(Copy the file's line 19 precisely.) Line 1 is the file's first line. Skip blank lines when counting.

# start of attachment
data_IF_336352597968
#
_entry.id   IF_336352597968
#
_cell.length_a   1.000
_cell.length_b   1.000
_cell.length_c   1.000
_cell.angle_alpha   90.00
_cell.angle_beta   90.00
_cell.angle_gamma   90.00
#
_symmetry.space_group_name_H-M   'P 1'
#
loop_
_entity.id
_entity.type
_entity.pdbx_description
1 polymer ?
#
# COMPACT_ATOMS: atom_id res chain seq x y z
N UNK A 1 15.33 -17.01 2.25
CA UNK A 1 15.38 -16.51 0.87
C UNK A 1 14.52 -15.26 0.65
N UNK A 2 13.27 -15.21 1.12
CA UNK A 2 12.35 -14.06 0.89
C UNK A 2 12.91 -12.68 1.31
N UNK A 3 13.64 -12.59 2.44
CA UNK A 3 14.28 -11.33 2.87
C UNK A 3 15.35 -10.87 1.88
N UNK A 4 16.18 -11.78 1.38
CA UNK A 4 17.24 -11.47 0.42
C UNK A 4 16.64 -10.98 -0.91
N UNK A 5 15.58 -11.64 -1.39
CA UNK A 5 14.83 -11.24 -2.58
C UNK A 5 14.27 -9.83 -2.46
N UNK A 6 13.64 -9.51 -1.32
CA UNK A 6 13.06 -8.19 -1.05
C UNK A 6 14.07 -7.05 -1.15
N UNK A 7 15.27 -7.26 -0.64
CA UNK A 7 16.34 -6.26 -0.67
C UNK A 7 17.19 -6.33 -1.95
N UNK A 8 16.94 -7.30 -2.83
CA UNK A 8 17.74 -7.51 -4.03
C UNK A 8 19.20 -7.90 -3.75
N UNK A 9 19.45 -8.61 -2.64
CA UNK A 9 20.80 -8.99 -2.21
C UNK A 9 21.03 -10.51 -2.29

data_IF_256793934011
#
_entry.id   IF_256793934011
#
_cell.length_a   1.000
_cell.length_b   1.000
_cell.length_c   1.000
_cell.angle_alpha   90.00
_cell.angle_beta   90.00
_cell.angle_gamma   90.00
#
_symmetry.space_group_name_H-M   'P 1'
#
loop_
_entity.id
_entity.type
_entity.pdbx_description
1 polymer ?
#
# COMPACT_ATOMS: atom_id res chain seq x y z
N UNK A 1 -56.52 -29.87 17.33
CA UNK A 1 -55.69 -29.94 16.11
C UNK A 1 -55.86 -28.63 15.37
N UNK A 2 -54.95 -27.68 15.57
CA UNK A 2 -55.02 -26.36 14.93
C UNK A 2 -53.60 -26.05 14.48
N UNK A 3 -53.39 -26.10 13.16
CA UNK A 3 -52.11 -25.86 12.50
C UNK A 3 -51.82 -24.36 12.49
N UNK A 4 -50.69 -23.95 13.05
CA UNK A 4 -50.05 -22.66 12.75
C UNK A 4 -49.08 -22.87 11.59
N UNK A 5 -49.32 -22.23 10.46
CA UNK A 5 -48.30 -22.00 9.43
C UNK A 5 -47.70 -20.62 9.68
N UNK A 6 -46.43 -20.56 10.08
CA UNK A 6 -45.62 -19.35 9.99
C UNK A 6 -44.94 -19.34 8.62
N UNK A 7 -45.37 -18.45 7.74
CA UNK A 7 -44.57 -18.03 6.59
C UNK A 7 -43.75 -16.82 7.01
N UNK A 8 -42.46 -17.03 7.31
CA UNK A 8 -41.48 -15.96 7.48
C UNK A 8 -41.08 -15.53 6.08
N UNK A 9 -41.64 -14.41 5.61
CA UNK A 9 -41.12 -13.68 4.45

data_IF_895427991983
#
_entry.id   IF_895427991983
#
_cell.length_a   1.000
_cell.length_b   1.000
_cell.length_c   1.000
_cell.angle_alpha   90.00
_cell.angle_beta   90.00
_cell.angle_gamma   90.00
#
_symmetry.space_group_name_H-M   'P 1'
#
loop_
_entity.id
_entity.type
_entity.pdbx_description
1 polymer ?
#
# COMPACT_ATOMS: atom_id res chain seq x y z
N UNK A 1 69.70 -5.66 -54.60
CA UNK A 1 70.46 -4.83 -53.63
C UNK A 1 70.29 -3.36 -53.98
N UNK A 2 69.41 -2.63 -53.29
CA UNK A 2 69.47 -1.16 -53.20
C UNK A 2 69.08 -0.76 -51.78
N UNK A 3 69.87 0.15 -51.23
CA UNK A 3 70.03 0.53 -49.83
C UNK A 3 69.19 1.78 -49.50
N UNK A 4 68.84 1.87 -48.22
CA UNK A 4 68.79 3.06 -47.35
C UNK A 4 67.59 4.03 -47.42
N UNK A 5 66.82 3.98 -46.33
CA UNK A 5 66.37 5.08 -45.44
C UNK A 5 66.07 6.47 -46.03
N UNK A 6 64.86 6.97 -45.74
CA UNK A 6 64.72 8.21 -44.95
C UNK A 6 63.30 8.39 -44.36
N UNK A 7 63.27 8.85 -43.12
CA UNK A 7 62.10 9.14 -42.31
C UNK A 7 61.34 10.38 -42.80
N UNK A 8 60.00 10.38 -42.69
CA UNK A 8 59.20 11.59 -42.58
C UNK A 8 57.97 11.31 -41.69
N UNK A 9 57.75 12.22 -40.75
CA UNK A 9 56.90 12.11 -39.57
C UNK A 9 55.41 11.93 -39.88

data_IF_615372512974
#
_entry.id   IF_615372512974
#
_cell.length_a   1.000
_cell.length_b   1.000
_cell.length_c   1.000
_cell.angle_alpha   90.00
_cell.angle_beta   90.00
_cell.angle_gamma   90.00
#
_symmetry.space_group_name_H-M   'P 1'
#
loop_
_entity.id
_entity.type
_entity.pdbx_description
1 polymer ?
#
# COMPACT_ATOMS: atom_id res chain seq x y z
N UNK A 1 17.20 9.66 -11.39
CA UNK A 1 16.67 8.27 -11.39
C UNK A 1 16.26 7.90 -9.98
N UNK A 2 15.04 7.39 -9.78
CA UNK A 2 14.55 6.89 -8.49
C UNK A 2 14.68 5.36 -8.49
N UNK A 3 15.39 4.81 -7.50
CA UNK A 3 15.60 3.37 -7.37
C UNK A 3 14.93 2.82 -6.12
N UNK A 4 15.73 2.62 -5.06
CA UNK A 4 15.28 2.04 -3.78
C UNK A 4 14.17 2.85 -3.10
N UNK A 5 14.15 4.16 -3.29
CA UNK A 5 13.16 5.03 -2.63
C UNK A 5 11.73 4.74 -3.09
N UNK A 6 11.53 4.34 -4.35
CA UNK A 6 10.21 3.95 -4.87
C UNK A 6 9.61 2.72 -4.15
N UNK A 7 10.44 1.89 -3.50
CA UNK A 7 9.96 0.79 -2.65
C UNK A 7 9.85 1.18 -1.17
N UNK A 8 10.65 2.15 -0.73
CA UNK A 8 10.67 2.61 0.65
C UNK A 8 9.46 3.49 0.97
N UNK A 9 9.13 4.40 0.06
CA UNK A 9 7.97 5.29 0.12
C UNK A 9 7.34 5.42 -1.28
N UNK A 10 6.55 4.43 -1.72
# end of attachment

#